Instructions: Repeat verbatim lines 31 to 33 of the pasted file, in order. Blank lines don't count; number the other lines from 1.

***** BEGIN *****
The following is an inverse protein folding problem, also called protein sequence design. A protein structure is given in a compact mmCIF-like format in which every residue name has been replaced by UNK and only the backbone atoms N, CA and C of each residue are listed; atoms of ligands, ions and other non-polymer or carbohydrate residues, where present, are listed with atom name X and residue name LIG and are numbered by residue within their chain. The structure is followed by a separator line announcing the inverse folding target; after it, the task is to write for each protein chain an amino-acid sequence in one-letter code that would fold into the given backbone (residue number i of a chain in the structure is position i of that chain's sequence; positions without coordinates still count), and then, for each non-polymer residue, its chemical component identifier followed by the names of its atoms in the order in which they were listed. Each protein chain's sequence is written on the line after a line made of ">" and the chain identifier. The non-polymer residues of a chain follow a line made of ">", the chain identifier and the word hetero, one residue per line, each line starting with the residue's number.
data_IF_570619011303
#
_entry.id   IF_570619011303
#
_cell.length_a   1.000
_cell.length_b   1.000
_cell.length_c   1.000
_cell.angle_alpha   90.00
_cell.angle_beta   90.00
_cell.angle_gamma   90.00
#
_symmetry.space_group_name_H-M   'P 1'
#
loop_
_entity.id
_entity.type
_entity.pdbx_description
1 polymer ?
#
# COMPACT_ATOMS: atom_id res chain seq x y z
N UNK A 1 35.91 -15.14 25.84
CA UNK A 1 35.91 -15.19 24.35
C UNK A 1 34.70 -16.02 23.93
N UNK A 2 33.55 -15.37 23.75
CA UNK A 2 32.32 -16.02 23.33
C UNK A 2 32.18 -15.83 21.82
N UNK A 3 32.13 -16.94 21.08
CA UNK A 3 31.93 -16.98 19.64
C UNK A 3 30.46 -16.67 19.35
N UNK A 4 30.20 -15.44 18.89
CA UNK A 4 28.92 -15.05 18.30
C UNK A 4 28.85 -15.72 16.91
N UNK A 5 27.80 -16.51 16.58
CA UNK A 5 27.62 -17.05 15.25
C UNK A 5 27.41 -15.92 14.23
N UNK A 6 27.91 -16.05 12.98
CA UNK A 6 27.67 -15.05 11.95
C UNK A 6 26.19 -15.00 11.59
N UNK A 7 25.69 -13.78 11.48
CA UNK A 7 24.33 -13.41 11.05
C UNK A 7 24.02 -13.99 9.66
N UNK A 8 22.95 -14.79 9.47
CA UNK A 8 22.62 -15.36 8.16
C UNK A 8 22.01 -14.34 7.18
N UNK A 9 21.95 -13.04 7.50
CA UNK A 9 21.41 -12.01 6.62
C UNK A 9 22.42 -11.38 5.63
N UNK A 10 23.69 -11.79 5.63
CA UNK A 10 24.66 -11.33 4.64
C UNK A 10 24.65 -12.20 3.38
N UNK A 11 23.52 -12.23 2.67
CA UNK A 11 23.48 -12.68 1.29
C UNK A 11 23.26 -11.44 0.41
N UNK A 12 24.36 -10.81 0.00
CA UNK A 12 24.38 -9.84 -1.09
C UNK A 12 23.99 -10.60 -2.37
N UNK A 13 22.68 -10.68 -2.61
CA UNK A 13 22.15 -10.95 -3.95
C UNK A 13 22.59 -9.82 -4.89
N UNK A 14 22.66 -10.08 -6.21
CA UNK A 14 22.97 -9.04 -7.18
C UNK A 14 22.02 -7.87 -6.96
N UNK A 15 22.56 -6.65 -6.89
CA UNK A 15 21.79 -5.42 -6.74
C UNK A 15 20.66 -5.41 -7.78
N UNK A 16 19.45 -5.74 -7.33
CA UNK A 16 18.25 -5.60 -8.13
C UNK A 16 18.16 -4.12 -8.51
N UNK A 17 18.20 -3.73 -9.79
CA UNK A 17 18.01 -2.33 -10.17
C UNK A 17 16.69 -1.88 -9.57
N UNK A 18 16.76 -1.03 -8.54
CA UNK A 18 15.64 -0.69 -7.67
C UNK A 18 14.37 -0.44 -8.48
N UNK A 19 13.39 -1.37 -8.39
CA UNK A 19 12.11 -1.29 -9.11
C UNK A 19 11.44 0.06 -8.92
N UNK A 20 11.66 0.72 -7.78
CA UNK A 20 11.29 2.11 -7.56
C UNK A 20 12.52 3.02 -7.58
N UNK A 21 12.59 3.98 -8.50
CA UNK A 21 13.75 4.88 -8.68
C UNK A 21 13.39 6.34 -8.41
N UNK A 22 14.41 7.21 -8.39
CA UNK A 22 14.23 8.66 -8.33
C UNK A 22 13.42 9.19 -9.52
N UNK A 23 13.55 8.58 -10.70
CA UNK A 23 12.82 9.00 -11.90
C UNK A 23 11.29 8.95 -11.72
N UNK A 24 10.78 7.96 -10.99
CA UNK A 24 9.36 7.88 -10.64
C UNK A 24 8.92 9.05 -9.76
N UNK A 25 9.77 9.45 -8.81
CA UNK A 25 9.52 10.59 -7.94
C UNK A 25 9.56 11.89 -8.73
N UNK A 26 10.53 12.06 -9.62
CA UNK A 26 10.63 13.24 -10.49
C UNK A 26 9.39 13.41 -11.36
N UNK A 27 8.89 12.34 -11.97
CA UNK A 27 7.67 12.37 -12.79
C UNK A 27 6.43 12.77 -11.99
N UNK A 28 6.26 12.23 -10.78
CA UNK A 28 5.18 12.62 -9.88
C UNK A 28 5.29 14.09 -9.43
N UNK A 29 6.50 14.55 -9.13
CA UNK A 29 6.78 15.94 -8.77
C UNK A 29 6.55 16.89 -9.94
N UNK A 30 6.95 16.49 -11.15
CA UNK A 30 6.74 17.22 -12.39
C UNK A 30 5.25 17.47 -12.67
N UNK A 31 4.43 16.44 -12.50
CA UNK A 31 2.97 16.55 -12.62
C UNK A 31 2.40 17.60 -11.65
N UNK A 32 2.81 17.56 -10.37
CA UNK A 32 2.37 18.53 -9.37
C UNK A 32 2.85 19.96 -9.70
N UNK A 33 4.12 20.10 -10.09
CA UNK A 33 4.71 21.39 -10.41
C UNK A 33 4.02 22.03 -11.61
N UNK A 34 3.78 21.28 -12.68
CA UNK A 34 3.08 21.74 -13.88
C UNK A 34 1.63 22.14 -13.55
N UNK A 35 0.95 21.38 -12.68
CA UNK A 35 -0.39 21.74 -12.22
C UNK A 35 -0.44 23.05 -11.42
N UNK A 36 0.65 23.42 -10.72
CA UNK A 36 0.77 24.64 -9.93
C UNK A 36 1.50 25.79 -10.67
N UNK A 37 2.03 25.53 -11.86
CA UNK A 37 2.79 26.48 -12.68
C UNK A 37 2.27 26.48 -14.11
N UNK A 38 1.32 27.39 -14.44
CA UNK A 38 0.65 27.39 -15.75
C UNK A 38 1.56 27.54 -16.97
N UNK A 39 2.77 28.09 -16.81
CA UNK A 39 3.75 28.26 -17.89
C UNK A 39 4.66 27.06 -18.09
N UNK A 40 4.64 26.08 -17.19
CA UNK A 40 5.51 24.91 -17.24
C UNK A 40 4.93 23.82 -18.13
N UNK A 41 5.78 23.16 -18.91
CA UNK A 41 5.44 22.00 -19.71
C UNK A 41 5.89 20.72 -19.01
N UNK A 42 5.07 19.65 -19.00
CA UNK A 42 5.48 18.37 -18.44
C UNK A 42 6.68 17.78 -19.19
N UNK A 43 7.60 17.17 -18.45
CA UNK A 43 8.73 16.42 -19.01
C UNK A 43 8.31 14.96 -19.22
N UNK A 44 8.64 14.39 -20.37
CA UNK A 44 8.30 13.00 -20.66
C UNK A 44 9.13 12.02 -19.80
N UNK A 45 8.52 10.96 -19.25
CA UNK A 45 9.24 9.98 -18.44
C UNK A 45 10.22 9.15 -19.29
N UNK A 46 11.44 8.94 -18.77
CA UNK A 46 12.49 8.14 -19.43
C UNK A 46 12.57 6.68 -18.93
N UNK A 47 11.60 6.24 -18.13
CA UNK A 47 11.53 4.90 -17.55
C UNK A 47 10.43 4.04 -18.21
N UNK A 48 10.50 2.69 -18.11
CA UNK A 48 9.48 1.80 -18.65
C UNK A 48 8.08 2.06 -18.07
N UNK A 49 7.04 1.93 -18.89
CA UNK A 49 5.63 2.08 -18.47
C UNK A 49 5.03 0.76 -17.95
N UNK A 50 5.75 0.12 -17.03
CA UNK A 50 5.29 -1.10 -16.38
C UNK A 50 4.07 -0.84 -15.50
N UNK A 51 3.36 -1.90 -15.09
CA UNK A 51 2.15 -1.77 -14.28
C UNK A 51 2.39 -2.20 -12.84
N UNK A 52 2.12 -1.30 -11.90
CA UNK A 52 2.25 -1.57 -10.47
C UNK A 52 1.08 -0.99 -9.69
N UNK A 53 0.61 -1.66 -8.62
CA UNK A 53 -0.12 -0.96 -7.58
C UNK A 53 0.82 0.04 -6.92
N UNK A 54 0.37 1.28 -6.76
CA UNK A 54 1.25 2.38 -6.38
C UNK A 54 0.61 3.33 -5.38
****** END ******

N UNK A 4 30.20 -15.44 18.89
CA UNK A 4 28.92 -15.05 18.30
C UNK A 4 28.85 -15.72 16.91